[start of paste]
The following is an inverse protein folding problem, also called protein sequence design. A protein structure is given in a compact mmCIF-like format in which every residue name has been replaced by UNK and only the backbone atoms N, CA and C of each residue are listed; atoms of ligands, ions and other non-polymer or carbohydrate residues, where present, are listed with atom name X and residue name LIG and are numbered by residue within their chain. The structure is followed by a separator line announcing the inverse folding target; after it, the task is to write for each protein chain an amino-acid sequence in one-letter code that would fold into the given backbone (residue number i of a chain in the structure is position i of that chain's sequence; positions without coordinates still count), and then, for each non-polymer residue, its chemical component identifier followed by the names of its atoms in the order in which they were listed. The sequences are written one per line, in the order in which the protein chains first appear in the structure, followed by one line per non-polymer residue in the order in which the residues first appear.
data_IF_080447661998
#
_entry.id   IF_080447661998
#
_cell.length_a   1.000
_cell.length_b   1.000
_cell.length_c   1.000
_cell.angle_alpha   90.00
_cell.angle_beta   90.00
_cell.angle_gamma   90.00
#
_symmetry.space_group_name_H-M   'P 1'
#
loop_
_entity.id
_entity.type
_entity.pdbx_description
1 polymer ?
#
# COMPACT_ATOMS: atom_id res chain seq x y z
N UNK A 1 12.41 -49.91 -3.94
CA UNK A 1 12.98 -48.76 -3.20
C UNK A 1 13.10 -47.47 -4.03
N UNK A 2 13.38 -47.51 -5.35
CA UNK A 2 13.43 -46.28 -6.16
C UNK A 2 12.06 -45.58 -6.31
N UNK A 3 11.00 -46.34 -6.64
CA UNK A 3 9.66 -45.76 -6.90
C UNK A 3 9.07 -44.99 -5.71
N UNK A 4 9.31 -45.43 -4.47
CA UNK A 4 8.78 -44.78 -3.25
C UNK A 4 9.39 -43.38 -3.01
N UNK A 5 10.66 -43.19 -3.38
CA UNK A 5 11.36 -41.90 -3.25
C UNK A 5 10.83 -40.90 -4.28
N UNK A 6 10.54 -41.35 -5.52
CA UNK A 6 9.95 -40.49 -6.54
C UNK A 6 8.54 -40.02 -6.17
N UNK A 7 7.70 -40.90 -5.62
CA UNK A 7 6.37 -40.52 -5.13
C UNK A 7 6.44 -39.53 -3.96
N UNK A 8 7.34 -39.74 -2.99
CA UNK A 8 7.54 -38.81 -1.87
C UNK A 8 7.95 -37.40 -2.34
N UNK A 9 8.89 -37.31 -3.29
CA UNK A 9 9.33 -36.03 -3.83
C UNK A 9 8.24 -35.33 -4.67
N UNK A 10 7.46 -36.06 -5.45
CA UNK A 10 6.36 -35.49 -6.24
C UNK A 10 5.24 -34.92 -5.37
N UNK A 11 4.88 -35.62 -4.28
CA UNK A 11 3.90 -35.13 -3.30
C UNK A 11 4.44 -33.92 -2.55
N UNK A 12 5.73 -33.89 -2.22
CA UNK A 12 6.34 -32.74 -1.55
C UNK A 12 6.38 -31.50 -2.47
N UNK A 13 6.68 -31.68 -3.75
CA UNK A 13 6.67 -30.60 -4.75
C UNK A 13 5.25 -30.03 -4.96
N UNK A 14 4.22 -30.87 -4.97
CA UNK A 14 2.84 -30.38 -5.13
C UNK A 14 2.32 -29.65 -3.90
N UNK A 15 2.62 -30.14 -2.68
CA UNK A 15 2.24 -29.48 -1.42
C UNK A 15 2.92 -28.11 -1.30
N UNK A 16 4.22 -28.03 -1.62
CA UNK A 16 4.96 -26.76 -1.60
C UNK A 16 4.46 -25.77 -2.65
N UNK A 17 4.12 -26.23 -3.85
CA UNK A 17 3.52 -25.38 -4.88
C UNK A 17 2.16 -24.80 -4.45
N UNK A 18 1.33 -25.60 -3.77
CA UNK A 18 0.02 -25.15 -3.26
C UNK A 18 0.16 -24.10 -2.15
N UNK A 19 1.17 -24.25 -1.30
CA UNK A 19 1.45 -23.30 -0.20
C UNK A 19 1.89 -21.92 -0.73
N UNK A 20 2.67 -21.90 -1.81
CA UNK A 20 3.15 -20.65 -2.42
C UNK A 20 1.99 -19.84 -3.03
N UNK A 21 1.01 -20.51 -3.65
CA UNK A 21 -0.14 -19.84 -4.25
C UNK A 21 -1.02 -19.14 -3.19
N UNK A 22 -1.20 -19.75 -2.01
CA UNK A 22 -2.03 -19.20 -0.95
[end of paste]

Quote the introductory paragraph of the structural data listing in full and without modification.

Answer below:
The following is an inverse protein folding problem, also called protein sequence design. A protein structure is given in a compact mmCIF-like format in which every residue name has been replaced by UNK and only the backbone atoms N, CA and C of each residue are listed; atoms of ligands, ions and other non-polymer or carbohydrate residues, where present, are listed with atom name X and residue name LIG and are numbered by residue within their chain. The structure is followed by a separator line announcing the inverse folding target; after it, the task is to write for each protein chain an amino-acid sequence in one-letter code that would fold into the given backbone (residue number i of a chain in the structure is position i of that chain's sequence; positions without coordinates still count), and then, for each non-polymer residue, its chemical component identifier followed by the names of its atoms in the order in which they were listed. The sequences are written one per line, in the order in which the protein chains first appear in the structure, followed by one line per non-polymer residue in the order in which the residues first appear.